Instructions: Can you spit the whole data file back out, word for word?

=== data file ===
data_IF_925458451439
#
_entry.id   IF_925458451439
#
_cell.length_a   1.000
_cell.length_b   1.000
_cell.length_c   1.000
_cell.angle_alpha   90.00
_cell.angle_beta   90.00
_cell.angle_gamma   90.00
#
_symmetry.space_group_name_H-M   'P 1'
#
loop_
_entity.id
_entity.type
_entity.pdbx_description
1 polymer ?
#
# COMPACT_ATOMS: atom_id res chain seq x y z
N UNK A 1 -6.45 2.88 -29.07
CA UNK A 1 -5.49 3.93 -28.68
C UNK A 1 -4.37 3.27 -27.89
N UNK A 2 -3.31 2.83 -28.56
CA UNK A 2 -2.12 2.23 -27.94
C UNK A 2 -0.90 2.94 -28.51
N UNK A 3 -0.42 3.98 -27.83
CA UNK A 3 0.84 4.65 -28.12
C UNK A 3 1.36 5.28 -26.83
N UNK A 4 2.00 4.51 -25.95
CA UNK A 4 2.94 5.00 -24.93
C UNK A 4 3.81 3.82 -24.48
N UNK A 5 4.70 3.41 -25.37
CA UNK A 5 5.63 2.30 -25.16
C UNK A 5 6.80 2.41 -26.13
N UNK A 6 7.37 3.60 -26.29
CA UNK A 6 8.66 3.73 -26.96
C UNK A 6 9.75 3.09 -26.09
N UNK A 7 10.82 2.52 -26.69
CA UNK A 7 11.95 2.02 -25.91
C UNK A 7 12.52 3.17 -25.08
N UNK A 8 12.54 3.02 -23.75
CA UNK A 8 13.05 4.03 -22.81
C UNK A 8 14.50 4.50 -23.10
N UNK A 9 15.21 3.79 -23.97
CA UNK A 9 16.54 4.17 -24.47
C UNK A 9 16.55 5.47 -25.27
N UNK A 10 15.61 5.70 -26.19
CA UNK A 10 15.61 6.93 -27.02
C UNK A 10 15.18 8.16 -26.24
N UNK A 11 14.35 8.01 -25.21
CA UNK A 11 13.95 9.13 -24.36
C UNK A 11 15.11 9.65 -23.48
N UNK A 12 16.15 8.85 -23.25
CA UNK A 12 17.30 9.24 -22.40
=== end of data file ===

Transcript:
data_IF_925458451439
#
_entry.id   IF_925458451439
#
_cell.length_a   1.000
_cell.length_b   1.000
_cell.length_c   1.000
_cell.angle_alpha   90.00
_cell.angle_beta   90.00
_cell.angle_gamma   90.00
#
_symmetry.space_group_name_H-M   'P 1'
#
loop_
_entity.id
_entity.type
_entity.pdbx_description
1 polymer ?
#
# COMPACT_ATOMS: atom_id res chain seq x y z
N UNK A 1 -6.45 2.88 -29.07
CA UNK A 1 -5.49 3.93 -28.68
C UNK A 1 -4.37 3.27 -27.89
N UNK A 2 -3.31 2.83 -28.56
CA UNK A 2 -2.12 2.23 -27.94
C UNK A 2 -0.90 2.94 -28.51
N UNK A 3 -0.42 3.98 -27.83
CA UNK A 3 0.84 4.65 -28.12
C UNK A 3 1.36 5.28 -26.83
N UNK A 4 2.00 4.51 -25.95
CA UNK A 4 2.94 5.00 -24.93
C UNK A 4 3.81 3.82 -24.48
N UNK A 5 4.70 3.41 -25.37
CA UNK A 5 5.63 2.30 -25.16
C UNK A 5 6.80 2.41 -26.13
N UNK A 6 7.37 3.60 -26.29
CA UNK A 6 8.66 3.73 -26.96
C UNK A 6 9.75 3.09 -26.09
N UNK A 7 10.82 2.52 -26.69
CA UNK A 7 11.95 2.02 -25.91
C UNK A 7 12.52 3.17 -25.08
N UNK A 8 12.54 3.02 -23.75
CA UNK A 8 13.05 4.03 -22.81
C UNK A 8 14.50 4.50 -23.10
N UNK A 9 15.21 3.79 -23.97
CA UNK A 9 16.54 4.17 -24.47
C UNK A 9 16.55 5.47 -25.27
N UNK A 10 15.61 5.70 -26.19
CA UNK A 10 15.61 6.93 -27.02
C UNK A 10 15.18 8.16 -26.24
N UNK A 11 14.35 8.01 -25.21
CA UNK A 11 13.95 9.13 -24.36
C UNK A 11 15.11 9.65 -23.48
N UNK A 12 16.15 8.85 -23.25
CA UNK A 12 17.30 9.24 -22.40